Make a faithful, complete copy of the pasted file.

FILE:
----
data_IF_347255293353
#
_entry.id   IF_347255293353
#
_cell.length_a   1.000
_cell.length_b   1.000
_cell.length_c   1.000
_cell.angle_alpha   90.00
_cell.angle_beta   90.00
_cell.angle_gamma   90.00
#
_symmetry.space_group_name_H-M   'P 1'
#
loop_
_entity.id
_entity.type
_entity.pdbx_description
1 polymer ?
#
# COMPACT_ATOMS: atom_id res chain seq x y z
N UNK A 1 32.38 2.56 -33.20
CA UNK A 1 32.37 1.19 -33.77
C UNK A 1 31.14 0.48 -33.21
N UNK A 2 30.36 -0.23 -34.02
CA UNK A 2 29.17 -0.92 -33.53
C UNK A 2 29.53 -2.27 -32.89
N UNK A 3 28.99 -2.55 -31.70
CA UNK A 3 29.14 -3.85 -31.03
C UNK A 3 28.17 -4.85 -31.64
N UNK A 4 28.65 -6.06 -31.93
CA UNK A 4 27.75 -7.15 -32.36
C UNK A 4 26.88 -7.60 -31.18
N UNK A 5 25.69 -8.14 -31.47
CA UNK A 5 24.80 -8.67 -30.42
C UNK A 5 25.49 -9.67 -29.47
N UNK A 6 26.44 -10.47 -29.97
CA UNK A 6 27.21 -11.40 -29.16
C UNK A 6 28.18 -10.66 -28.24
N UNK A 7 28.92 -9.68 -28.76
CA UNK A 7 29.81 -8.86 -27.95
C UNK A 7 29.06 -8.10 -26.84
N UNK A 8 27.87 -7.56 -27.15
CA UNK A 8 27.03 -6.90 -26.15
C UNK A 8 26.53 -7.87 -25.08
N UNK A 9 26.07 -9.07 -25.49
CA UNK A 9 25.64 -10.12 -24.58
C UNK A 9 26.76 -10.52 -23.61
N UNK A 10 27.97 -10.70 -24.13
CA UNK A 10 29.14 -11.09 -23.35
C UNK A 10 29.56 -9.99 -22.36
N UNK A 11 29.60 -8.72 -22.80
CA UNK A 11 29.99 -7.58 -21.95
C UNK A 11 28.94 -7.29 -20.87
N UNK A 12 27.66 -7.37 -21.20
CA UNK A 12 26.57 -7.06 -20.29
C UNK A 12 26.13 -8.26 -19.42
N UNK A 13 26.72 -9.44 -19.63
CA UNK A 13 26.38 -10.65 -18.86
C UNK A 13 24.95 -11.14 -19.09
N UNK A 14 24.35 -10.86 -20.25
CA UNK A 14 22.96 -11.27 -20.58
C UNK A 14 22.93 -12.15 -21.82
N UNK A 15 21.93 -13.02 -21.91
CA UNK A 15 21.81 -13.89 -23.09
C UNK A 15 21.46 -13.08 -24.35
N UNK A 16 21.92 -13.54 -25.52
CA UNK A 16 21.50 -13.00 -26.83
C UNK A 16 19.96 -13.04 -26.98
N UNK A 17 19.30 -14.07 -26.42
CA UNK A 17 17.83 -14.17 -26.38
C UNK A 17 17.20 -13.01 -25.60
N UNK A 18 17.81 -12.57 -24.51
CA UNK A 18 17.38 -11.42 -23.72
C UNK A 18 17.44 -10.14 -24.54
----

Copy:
data_IF_347255293353
#
_entry.id   IF_347255293353
#
_cell.length_a   1.000
_cell.length_b   1.000
_cell.length_c   1.000
_cell.angle_alpha   90.00
_cell.angle_beta   90.00
_cell.angle_gamma   90.00
#
_symmetry.space_group_name_H-M   'P 1'
#
loop_
_entity.id
_entity.type
_entity.pdbx_description
1 polymer ?
#
# COMPACT_ATOMS: atom_id res chain seq x y z
N UNK A 1 32.38 2.56 -33.20
CA UNK A 1 32.37 1.19 -33.77
C UNK A 1 31.14 0.48 -33.21
N UNK A 2 30.36 -0.23 -34.02
CA UNK A 2 29.17 -0.92 -33.53
C UNK A 2 29.53 -2.27 -32.89
N UNK A 3 28.99 -2.55 -31.70
CA UNK A 3 29.14 -3.85 -31.03
C UNK A 3 28.17 -4.85 -31.64
N UNK A 4 28.65 -6.06 -31.93
CA UNK A 4 27.75 -7.15 -32.36
C UNK A 4 26.88 -7.60 -31.18
N UNK A 5 25.69 -8.14 -31.47
CA UNK A 5 24.80 -8.67 -30.42
C UNK A 5 25.49 -9.67 -29.47
N UNK A 6 26.44 -10.47 -29.97
CA UNK A 6 27.21 -11.40 -29.16
C UNK A 6 28.18 -10.66 -28.24
N UNK A 7 28.92 -9.68 -28.76
CA UNK A 7 29.81 -8.86 -27.95
C UNK A 7 29.06 -8.10 -26.84
N UNK A 8 27.87 -7.56 -27.15
CA UNK A 8 27.03 -6.90 -26.15
C UNK A 8 26.53 -7.87 -25.08
N UNK A 9 26.07 -9.07 -25.49
CA UNK A 9 25.64 -10.12 -24.58
C UNK A 9 26.76 -10.52 -23.61
N UNK A 10 27.97 -10.70 -24.13
CA UNK A 10 29.14 -11.09 -23.35
C UNK A 10 29.56 -9.99 -22.36
N UNK A 11 29.60 -8.72 -22.80
CA UNK A 11 29.99 -7.58 -21.95
C UNK A 11 28.94 -7.29 -20.87
N UNK A 12 27.66 -7.37 -21.20
CA UNK A 12 26.57 -7.06 -20.29
C UNK A 12 26.13 -8.26 -19.42
N UNK A 13 26.72 -9.44 -19.63
CA UNK A 13 26.38 -10.65 -18.86
C UNK A 13 24.95 -11.14 -19.09
N UNK A 14 24.35 -10.86 -20.25
CA UNK A 14 22.96 -11.27 -20.58
C UNK A 14 22.93 -12.15 -21.82
N UNK A 15 21.93 -13.02 -21.91
CA UNK A 15 21.81 -13.89 -23.09
C UNK A 15 21.46 -13.08 -24.35
N UNK A 16 21.92 -13.54 -25.52
CA UNK A 16 21.50 -13.00 -26.83
C UNK A 16 19.96 -13.04 -26.98
N UNK A 17 19.30 -14.07 -26.42
CA UNK A 17 17.83 -14.17 -26.38
C UNK A 17 17.20 -13.01 -25.60
N UNK A 18 17.81 -12.57 -24.51
CA UNK A 18 17.38 -11.42 -23.72
C UNK A 18 17.44 -10.14 -24.54